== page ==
"The transfer of money from Webmoney to a bank account takes from 1 to 3 working days."
I neither think "working" in "Working days" is an adjective nor a verb. We cannot say "very working days", and we cannot say "days which are working".
So, do you think the "-ing" word "working" here is a noun? If so, then how come it's a noun here, but it's a verb in "a working mother"?

"Working" in "working days" is an adjective; it modifies the noun "days". Unlike 'interesting', 'boring' etc, it cannot be used predicatively. Also, unlike the construction in "a working mother", it does not mean "days which work". Look up "working" in a dictionary and note its various meanings, which are differently related to the following noun. You will see that "working" in "working day" has a special meaning which cannot be deduced from the way the participles of other verbs are used.

I think my rule is useful in general, but (as with most such rules) you will find some exceptions. Some verbs will have participles (like 'working') which can be used in special ways that do not follow normal patterns. You need to learn these individually; there is no infallible rule which covers all of them. In some cases, as I have said, educated native speakers (and grammarians) will disagree about the appropriate grammatical analysis.

Sometimes the analysis depends entirely on the context. For example:

The peasants were revolting. [past continuous tense of 'revolt']
The peasants revolted. [past simple tense of 'revolt']
The food was revolting. [adjectival][= foul, disgusting]
The food revolted.

Thanks a lot,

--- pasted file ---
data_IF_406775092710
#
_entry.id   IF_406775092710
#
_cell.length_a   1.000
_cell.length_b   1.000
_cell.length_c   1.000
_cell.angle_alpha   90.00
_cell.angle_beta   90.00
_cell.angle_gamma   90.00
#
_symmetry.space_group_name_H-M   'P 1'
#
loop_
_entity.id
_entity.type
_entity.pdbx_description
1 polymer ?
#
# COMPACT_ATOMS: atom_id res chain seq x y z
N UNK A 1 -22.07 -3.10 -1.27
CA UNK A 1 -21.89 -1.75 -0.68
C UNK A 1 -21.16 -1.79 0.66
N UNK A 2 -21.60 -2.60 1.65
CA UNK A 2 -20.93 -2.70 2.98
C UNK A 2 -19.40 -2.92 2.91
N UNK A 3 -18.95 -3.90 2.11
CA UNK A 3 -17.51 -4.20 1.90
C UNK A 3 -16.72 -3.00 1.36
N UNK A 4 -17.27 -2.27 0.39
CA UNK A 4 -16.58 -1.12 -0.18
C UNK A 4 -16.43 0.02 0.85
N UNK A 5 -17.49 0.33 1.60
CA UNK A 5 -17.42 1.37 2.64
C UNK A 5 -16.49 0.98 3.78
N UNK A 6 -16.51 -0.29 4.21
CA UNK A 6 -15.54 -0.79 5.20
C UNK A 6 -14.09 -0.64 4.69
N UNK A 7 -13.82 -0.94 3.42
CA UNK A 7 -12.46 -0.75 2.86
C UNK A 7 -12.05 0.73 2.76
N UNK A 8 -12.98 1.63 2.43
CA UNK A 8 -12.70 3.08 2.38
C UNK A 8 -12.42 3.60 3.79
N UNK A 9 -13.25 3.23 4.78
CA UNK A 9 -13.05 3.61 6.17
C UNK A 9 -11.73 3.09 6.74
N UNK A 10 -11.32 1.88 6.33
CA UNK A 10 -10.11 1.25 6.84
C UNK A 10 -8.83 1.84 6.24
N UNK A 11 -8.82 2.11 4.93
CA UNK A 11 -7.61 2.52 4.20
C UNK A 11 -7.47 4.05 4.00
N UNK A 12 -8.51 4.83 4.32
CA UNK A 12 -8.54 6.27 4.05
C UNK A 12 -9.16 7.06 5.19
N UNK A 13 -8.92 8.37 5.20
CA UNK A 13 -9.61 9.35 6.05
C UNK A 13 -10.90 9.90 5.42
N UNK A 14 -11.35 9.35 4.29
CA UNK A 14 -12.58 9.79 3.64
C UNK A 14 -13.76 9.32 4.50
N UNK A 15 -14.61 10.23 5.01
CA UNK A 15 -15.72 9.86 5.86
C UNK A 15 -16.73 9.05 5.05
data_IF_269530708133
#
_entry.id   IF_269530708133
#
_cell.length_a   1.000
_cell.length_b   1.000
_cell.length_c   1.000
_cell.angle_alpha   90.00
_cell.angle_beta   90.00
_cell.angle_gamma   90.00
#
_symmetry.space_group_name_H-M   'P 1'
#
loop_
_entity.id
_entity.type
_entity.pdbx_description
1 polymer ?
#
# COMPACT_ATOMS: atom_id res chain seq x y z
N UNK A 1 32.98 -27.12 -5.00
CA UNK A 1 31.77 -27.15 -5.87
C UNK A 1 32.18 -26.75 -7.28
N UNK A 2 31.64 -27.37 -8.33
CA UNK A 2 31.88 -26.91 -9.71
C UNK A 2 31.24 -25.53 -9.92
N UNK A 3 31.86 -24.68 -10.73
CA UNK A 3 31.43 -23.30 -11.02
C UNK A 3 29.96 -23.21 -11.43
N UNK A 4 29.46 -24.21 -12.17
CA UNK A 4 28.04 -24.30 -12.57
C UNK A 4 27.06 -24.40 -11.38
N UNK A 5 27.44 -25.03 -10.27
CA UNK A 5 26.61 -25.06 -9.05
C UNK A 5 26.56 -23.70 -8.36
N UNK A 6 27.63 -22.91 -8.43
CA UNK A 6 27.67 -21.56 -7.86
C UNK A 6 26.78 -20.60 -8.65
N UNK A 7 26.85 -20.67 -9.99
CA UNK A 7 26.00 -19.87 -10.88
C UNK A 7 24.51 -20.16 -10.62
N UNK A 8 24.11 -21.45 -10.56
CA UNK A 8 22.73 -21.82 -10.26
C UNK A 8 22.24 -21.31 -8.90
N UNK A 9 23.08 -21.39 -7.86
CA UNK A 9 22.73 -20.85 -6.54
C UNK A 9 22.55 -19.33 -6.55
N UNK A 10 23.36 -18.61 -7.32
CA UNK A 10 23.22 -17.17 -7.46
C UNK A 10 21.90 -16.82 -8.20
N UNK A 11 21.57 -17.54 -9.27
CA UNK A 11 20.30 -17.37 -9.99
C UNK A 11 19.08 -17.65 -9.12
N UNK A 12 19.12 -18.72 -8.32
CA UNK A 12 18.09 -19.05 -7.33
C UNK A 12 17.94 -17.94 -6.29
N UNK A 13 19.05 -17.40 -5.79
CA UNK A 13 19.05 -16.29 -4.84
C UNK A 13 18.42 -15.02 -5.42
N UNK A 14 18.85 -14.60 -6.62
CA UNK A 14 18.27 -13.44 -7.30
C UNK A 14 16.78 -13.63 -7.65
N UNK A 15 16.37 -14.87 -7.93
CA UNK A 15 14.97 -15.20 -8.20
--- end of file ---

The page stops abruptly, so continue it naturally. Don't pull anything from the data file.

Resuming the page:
Audiendus,

But, you didn't remark on what part of speech "working" is in "2 working days." if it is neither an adjective nor part of continues tense. I think it is a noun. Likewise "learning" is a noun in "learning tips".

Also, I still think of "revolting" as an adjective meaning "rebellious" in "The peasants were revolting."
Topic: 'You can only share with up to 5 chats' (The position of ‘only’)
Posted: Tuesday, January 7, 2020 5:13:09 PM
BobShilling wrote:
A cooperator wrote:
. I don't care if the sentence is correctly phrased or not

We can't avoid considering that since, while the meaning of 'share with up to' is clear, the sentence becomes clunky if you add 'only'.

You can say share with only five,share with a maximum of five, and share with up to five. I suppose you could say share with up to only five, meaning share with a maximum of only five, but I think we's normally express this in another way.


BobShilling,

I have seen this tip on the application system of the Stipendium Hungaricum Scholarships:
Quote:
Please keep in mind that you are only allowed to register one account in the application system. If you have lost your access, please use the applicant code reminder facility or contact the admissions office.

Moreover, you can only add up to 2 programmes to your application with no more than 4 programmes from one institution.



Having seen this "you can only add up to 2 programmes to your application", I am wondering:
How come adding "only" in "You can only share with up to 5 chats" makes the sentence become clunky?
So, it should have been written "You can share with only five, share with a maximum of five, share with up to five, and share with up to only five".


Besides, how am I permissible to only add up to 2 programmes to my application, but with no more than 4 programmes from one institution? That's, I can add up to 4 study programmes in total. Or otherwise, am I not understanding it well? Or Does that mean "I can apply for up to two different study programmes."? I am confused.
Topic: 'leaking' is an adjectival participle or present continuous tense + an intransitive verb
Posted: Saturday, January 4, 2020 10:17:32 PM
Audiendus wrote:
OK, I just wish to make the following point.

I think 'working' in 'working mother' is a verb (a present participle, which can be part of a continuous tense), not an adjective.
We cannot say 'very working'.
Therefore, I think my rule still applies.

Audiendus,
Thanks a lot,

"The transfer of money from Webmoney to a bank account takes from 1 to 3 working days."
I neither think "working" in "Working days" is an adjective nor a verb. We cannot say "very working days", and we cannot say "days which are working".
So, do you think the "-ing" word "working" here is a noun? If so, then how come it's a noun here, but it's a verb in "a working mother"?